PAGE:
Scheduled json post in linux using cron and du – to Logic Apps and PowerBi

This post digs into getting regular disk space data out of linux, sending to an Azure Logic App for submission into PowerBi for visualisation.

So in my last post, i set up an rsync server to take a load of files from my “on-premises” storage. I have a reasonable internet connection, but am impatient and was always checking progress by logging into my rsync server and checking directory size using the du command.

-h gives you a human readable disk size, and max-depth only reports on the top level directories

du output to json

So the first step is take the output that i like, and get it into a better format.
Here’s what i came up with, it’s a little hacky as to create valid json i have an empty object at the end of the array to avoid messing around with last-comma removal.

This outputs valid json, which i can then curl out to a waiting Logic App, Power Bi dataset, or just a web service.

Logic App

So i chose to post the data to an Azure Logic App. This way i can take advantage of it’s pre-built connectors for email/power-bi whenever i change my mind about what to do with the data.

I new up a Logic App in Azure, choosing a Http Request/Response trigger template, pasting in the json – it creates the schema for me and i’m ready to go.

logic app new

Curling the json

So now that i’ve got a URL from Logic Apps to post to i can create the curl command on my linux box.

Lets see if that worked by checking the Logic App run history

Scheduling the curl

Ok, so all works as planned. Lets get this reporting the data every hour.

First lets put the code in a shell script file

Then lets schedule it for every 30 minutes.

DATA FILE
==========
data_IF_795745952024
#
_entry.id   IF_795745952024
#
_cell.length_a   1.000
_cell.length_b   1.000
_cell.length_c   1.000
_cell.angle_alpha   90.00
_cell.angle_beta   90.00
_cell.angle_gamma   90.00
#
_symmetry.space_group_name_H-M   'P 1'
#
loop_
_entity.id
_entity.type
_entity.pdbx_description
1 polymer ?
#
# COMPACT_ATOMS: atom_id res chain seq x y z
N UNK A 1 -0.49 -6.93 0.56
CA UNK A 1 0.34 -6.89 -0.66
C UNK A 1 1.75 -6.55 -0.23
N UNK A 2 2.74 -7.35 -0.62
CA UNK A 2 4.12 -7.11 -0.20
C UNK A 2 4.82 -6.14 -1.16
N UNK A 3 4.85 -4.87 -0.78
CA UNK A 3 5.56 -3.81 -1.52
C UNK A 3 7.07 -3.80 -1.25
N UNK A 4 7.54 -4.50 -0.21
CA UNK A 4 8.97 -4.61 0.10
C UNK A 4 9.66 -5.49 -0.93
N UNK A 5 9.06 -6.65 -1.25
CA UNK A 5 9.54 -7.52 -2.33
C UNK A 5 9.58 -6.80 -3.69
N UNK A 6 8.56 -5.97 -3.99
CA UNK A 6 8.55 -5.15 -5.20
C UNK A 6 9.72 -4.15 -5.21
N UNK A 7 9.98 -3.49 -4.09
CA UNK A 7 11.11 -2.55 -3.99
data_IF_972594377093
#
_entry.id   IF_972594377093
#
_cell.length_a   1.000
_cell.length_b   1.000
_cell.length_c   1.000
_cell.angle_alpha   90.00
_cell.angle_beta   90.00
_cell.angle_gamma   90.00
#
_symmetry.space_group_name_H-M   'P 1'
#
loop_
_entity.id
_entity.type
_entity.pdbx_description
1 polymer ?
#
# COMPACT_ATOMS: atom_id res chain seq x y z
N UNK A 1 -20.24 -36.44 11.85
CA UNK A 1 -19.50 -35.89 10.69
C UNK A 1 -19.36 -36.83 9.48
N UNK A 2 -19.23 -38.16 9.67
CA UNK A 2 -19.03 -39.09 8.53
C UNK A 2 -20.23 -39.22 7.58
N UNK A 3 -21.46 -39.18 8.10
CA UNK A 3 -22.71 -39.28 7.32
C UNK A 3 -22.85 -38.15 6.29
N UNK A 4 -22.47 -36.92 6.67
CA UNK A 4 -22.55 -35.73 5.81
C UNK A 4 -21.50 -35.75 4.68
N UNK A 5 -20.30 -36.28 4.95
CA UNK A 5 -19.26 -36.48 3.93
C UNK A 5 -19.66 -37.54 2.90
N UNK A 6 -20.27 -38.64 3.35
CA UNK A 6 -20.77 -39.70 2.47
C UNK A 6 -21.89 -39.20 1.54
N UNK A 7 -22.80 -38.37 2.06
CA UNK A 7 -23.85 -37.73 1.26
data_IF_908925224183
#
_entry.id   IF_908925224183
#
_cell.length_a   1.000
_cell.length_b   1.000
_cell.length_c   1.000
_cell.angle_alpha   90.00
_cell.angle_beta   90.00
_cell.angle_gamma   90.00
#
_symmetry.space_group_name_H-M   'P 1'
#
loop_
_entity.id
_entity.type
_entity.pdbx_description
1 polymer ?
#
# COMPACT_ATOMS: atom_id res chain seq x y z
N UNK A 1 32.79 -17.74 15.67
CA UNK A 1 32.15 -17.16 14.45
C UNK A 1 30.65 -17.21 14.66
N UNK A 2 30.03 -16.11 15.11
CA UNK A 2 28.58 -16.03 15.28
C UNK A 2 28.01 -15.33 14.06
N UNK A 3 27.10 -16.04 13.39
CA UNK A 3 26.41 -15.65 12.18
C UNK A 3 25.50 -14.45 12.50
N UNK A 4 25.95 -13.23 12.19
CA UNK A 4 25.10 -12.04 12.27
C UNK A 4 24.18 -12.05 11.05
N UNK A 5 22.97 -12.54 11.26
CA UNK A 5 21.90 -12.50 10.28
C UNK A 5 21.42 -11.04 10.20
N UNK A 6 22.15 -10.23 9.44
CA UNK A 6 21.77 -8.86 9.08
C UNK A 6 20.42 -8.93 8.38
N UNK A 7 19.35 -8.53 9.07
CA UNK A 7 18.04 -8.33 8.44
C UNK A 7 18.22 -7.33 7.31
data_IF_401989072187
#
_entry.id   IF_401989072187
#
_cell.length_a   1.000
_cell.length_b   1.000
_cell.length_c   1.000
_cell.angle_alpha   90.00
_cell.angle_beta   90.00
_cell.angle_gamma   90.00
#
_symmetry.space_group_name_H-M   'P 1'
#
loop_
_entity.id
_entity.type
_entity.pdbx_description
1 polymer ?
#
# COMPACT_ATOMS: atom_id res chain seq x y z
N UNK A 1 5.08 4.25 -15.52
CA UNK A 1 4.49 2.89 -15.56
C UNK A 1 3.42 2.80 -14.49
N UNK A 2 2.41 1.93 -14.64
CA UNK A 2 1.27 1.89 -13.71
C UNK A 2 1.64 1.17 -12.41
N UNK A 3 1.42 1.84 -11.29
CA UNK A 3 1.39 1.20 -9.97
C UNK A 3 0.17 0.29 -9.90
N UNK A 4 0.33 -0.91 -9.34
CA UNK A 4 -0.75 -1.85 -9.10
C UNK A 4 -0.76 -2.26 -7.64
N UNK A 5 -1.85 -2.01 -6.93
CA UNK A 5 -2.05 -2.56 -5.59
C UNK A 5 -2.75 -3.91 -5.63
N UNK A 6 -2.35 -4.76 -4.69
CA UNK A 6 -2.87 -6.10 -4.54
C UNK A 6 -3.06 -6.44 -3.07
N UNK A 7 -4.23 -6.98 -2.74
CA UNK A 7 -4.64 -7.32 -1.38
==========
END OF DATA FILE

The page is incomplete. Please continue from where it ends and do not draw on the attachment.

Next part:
Logic App run history, oh good it’s working every 30mins 🙂

Developing the Logic App

So up until this point the Logic App contains 1 action, a trigger to receive the data which it does nothing with.
Lets send the data over to PowerBi so i can quickly check it from my mobile app when I’m interested.

First up, head to PowerBi, click on a workspace and then add a dataset. I’m going to use a streaming dataset, with the API model.
You provide the field names and that’s it.

Next, we add add a few more actions to the Logic App.
– Filter Array (so we’re just working with the total size item)
– Add rows to a Powerbi dataset
– Use a simple calculation to work out the GB size from the KB size provided in the request

PowerBi Reports

So, once we have data going into a PowerBi hybrid streaming dataset we can craft some reports.

Streaming dashboard

Data over time

Dealing with code view quotes in an Azure Logic App | JSON

The visual designer in Logic Apps is pretty good, but all too often you need to break out to the code view. For me, this is usually because I want to construct some Json to pass into an Azure Function for processing. What’s not entirely obvious is the correct way in which to deal with double quotes inside the code view. As ever, when I google something and find nothing – I’ll share a blog about the answer was, and this is no exception 🙂

The correct escape characterto use is a backslash.

This snippet shows the final version of what i’m doing. In this case i’m writing the json out to a blob storage (as a debug step), before sending to an azure function for basic JSON validation and then giving the data onward to PowerBi for visualisation.
dealing with quotes in logic app JSON

And here’s the text;
"body": "{\"tweetId\": @{triggerBody()?['TweetId']}, \"tweet\": @{triggerBody()}, \"cogSentiment\": @{body('Detect_Sentiment')}, \"cogKeyPhrases\": @{body('Key_Phrases')}}",